Bishop Seitz: The main thing is that we have to remember who we are, that indeed we are pastors, we are servants of the Gospel. While many of our actions may be interpreted as political, by people who see everything as political, we have to be focused on listening to Jesus and his teaching through the Church. That connection will come through for those who are willing to see. That is what I am trying to do. I can’t allow myself to be afraid of speaking because I think there will be political pushback.

By the same token though, I am not a politician, I am not running for office or developing laws. I am simply trying to speak to what the teaching of the Church is and to express those underlying principles that should guide the conscience of those who are developing laws and policies on behalf of the nation.

I am also trying to form my people to be fully Christian, which is not easy today, neither for the people nor for the bishop. I am trying to do work, which I feel so privileged to do, and I am so edified that the Pope would highlight that that’s my ministry because it is exactly what my aspiration is. 

Migration and identity are themes and issues that Pope Francis pays close attention to. Do you think this is also a reason why he may have singled you out in the interview?

Bishop Seitz: Yes, I am certain that it is something that keeps this region very much in the Pope’s consciousness. Having also been here to the border himself [during his 2016 trip to Mexico], I think he feels a certain closeness. 

The Catholic Church has had a long history of working on this border. I have really tried to highlight the importance of this to help challenge the narratives that are so prominent here in our country that say “those people coming are a threat to us”; “it is an invasion”; “criminals are crossing the border”; etc. The vast vast majority of those who come are certainly not criminals. They are just people looking to escape life threatening situations and find a place where they can live and raise their families in peace. To characterize a whole group of people based on a very small percentage, who really should be stopped at the border, is not very fair. We have really tried to tell our story from the border and perhaps it came to the Pope’s attention.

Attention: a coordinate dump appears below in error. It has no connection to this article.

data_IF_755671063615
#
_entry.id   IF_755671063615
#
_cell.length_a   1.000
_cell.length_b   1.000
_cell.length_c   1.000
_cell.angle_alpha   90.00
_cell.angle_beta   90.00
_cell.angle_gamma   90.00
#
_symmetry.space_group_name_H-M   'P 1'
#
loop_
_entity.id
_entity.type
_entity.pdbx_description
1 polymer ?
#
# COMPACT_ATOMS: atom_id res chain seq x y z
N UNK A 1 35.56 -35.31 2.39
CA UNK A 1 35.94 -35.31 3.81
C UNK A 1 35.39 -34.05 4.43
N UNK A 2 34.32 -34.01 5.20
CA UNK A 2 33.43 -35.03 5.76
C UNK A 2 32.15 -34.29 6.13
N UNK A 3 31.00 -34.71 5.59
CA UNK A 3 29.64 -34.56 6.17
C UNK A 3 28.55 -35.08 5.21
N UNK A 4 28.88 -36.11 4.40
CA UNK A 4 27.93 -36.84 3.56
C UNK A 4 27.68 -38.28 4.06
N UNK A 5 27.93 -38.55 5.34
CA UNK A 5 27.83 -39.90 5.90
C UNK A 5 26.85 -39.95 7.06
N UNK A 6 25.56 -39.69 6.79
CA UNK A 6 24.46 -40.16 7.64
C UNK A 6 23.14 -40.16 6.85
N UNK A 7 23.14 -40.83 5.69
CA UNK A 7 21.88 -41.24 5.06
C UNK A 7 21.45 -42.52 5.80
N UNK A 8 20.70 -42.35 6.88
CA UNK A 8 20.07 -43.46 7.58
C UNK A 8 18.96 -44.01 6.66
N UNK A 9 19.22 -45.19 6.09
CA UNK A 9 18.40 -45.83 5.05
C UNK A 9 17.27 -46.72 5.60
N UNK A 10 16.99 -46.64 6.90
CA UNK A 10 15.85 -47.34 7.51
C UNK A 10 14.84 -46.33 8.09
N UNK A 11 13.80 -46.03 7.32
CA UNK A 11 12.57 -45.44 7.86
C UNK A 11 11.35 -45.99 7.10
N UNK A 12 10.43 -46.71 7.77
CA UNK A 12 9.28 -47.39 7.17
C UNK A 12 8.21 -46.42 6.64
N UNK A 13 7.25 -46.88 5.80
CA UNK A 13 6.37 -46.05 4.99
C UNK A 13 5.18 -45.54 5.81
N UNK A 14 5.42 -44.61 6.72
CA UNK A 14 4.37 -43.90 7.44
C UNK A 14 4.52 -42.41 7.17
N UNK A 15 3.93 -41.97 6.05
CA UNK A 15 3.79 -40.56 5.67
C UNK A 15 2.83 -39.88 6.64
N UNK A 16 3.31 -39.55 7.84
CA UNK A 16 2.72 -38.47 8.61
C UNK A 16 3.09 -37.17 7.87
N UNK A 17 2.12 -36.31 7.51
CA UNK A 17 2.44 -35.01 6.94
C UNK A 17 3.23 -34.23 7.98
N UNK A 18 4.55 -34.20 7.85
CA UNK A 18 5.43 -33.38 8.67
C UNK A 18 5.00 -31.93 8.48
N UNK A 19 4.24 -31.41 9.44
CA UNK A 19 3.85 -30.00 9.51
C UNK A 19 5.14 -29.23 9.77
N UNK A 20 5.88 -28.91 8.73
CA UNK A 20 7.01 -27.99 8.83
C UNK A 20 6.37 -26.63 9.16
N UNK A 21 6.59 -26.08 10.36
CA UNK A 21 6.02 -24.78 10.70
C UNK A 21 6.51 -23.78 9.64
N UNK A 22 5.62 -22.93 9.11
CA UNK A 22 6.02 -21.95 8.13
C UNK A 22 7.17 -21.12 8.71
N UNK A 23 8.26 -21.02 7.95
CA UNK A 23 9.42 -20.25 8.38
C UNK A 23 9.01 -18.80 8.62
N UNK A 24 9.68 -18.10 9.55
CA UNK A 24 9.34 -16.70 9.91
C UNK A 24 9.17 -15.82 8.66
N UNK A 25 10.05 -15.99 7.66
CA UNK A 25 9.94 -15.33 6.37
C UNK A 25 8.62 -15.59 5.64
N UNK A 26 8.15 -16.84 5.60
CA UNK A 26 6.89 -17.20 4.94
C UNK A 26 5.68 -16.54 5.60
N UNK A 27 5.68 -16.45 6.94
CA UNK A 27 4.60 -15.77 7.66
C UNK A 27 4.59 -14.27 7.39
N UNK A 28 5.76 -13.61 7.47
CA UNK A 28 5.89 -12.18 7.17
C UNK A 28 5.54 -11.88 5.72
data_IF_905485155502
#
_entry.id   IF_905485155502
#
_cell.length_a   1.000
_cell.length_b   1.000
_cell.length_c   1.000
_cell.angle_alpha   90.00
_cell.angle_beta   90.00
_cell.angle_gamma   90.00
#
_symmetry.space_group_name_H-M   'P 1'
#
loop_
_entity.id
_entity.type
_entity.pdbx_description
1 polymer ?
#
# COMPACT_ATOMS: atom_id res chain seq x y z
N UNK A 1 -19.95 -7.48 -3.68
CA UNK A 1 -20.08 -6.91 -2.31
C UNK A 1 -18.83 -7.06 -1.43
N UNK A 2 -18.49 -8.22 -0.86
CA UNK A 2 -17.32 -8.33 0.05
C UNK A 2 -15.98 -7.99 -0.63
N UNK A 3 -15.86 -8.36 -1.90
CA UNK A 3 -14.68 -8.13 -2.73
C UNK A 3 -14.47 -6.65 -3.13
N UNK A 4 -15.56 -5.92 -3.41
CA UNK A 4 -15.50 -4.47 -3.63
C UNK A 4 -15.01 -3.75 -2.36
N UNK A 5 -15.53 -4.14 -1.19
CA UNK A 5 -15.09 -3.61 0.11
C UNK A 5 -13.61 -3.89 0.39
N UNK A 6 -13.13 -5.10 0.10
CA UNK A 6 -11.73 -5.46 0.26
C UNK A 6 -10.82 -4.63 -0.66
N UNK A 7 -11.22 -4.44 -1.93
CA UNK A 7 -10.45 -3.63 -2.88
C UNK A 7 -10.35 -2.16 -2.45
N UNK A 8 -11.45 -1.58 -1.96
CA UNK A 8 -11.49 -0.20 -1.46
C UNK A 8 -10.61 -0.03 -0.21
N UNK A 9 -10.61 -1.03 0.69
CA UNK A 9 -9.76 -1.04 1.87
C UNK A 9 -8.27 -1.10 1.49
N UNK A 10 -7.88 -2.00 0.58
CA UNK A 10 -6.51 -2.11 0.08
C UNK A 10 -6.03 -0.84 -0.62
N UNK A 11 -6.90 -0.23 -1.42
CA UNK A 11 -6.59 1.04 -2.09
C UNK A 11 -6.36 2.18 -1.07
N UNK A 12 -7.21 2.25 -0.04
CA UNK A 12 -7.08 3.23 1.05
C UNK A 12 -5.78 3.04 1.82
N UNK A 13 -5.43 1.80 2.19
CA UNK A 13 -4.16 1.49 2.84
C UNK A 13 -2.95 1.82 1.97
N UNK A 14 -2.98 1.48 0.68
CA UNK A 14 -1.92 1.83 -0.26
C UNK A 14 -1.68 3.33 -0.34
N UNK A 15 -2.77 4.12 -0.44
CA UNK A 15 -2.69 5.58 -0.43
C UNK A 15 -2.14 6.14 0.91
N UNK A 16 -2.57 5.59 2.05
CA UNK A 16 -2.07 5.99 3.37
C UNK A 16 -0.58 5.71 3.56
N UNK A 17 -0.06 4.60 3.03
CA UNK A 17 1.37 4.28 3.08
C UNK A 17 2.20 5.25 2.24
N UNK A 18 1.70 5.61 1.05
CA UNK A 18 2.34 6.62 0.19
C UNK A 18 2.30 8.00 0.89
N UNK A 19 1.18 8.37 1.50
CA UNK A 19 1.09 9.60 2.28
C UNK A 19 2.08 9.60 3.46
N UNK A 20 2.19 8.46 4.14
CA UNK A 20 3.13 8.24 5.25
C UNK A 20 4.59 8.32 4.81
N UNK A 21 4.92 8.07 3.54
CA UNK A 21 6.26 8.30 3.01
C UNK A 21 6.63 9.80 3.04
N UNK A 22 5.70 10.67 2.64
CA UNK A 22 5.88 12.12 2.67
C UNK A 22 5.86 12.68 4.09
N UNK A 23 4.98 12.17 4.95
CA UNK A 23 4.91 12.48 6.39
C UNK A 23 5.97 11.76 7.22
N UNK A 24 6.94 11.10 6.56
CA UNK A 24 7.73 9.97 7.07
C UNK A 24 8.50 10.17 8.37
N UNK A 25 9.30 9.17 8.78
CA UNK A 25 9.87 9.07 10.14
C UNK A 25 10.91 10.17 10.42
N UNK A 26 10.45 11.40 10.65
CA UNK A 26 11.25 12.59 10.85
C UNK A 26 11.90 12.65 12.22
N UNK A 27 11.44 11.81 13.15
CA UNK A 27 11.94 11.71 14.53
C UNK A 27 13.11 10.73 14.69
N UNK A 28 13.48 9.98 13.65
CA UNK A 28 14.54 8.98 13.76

Pope Francis said you carry forward the difficulties of your diocese as a pastor. What do you think inspires you in your role as a Bishop and helps you stay focused on your mission?

Bishop Seitz: Well I think it has been more and more clear to me that this work would be impossible without the help of God. The problems that we are dealing with in the world today and which are part of our society, such as the tsunami of secularization, the loss of faith, the tendency to view everything as the politics of the day, the anger, hurt and violence experienced and so on, make it very challenging to be a pastor. They bring me to my knees, literally. I need to spend time to keep my spiritual life focused, if I am going to continue to do this work and not be discouraged or embittered, but be a joyful servant in this midst of this broken world.

Did the Pope’s words make you feel encouraged in your mission?

Bishop Seitz: Absolutely, he has been such an encouragement for me in my ministry both in terms of his teaching in general but also in the different ways he has supported me in this mission. It is just something that I would have never imagined to have come my way. In a certain sense it worries me a little bit because I ask myself: Is God preparing me for something even more challenging than what I am facing now, by receiving this affirmation as I go forward?

I don’t know but I am just hopeful that I can serve God. Much of what the Pope said is aspirational to me, not that I have accomplished it, but as what I would like to be. 

So, thank you Holy Father!

Tags:
BishopsImmigrationPope Francis